Tuesday, January 18, 2011

All about Zumba

While I am training for a marathon right now, and a lot of my focus is on running, I am also a Zumba instructor.  So, I thought for today's post I'd tell those of you who are unfamiliar with Zumba all about this great new form of exercise. 

I started taking Zumba as a way to cross-train for marathoning last year and I quickly fell in love with the Latin dance-inspired movements.  Back when I was teaching swing dance in the early 2000s, I learned a lot of other ballroom dances at the same time, including salsa, cha-cha and merengue.  Me and my swing dance friends would go out to local bars for their salsa nights, which were gaining in popularity.  When I gained weight, I all but gave up on dancing, so when Zumba and I met in January 2010, I was hooked.

But I sure wasn't the only one who became crazy about Zumba.  Today, according to Zumba.com, more than 10 million people of all shapes, sizes and ages take weekly Zumba classes in over 90,000 locations across more than 110 countries. So how did this whole Zumba thing get started?

At my instructor training in July 2010, we learned about Alberto "Beto" Perez (founder of Zumba... and the guy from the infomercials).  He was an accomplished dancer and choreographer in Columbia, and also worked as a personal trainer and group exercise instructor.  One day in the 1990s, he had forgotten his music for one of his aerobics classes, and improvised by using a Latin music cassette tape instead.  And from there, Zumba took off.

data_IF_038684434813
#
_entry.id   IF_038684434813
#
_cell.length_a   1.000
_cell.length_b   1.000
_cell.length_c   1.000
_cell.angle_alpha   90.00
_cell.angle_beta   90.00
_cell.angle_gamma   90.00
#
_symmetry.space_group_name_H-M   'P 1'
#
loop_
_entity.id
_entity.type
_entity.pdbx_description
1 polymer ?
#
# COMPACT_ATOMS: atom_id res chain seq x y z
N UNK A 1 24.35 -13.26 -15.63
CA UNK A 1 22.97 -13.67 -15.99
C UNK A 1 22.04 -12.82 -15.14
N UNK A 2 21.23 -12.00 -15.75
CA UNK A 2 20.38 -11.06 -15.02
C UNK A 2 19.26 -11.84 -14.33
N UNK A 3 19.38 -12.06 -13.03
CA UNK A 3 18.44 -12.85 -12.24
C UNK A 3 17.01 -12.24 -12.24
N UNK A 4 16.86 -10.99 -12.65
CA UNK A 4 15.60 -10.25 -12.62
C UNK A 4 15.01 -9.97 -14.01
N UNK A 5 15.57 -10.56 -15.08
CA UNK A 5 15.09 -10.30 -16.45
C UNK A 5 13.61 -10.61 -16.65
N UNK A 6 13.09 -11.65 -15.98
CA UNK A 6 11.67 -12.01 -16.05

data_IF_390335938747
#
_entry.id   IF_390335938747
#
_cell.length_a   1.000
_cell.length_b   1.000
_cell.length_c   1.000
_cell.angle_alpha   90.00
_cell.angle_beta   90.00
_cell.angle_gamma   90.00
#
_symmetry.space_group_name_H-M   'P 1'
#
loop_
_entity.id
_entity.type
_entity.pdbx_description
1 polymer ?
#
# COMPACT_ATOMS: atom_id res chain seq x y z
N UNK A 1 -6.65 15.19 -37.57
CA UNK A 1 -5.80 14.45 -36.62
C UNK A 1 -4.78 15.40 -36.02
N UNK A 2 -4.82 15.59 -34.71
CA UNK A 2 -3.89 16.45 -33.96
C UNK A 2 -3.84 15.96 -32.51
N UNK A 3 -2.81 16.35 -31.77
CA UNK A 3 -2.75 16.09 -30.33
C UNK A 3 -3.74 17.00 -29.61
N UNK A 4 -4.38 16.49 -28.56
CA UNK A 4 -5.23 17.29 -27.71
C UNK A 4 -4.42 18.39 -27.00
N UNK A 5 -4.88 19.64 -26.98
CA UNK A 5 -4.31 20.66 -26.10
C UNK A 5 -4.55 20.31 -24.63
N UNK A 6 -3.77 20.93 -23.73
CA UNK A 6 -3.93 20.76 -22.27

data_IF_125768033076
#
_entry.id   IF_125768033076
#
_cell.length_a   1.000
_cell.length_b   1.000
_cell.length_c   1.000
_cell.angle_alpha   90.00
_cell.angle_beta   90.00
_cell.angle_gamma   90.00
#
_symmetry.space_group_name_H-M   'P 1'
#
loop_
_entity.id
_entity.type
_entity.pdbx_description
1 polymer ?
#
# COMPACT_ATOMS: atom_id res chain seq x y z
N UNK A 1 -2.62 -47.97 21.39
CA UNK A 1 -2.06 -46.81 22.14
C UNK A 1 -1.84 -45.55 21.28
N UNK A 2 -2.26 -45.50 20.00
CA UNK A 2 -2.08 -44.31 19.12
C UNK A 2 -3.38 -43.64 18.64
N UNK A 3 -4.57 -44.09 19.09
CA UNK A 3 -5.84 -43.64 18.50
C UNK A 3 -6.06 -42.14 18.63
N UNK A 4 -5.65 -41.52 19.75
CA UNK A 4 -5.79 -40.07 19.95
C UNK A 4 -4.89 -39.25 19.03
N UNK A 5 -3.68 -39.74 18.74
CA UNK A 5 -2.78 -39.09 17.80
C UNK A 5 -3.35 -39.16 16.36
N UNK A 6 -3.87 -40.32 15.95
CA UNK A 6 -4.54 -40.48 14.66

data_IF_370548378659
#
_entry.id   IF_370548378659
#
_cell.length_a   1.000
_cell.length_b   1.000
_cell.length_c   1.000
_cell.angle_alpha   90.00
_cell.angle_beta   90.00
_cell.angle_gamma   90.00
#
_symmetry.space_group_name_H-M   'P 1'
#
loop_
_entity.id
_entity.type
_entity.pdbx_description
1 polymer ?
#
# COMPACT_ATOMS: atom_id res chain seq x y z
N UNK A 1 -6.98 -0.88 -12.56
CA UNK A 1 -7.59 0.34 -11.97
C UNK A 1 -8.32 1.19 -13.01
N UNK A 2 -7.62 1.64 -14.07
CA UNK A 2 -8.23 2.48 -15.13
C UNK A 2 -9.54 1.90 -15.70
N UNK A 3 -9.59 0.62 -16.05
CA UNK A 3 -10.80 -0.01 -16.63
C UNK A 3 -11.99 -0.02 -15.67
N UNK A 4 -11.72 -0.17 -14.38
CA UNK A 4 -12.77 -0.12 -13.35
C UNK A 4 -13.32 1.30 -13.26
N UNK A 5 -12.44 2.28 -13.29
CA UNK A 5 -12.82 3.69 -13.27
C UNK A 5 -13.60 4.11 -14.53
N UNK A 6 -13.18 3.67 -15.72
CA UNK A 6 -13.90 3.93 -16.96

Here are a few things you may not know about Zumba:

1. A typical Zumba class is about an hour long, including a warm up and cool down.  However, there are lots of new ways to enjoy Zumba now, including Aqua Zumba (Zumba water aerobics), Zumba Toning (Zumba with strength training), Zumba Gold (a lower-impact version of Zumba for seniors), and Zumba in the Circuit, which is a new program offered by Curves (which I teach locally on Tuesday and Thursday evenings).  The Circuit program involves switching between strength training machines and doing Zumba, and is offered in 28-minute classes.

2. While Zumba's four basic rythyms of salsa, merengue, cumbia and reggaeton all originated in Central and South America, since the program has become popular all over the world, the music and dance moves have also expanded globally as well.  My music and dances include calypso from the Carribean, Bhangra, belly dancing and Bollywood from India, African beats, and even some hip-hop and pop from right here in the USA. 

3. Zumba is designed as an intermittent training workout, which means that it incorporates aerobic training, muscle fitness and interval training.  The benefit of this type of training is that you are getting a total body workout, rather than you would if you were just doing cardio or lifting weights.  I've talked about the benefits of both cardio and weight training before.  I've also touched on the benefits of interval training in past posts.  The great thing about Zumba is that with the intermittent training, you can burn up to 1,000 calories an hour! 

If you haven't tried a Zumba class yet, what are you waiting for?  You can check out my class schedule here, or go here to find a class in your area.

1 comment:

mthorn2000 said...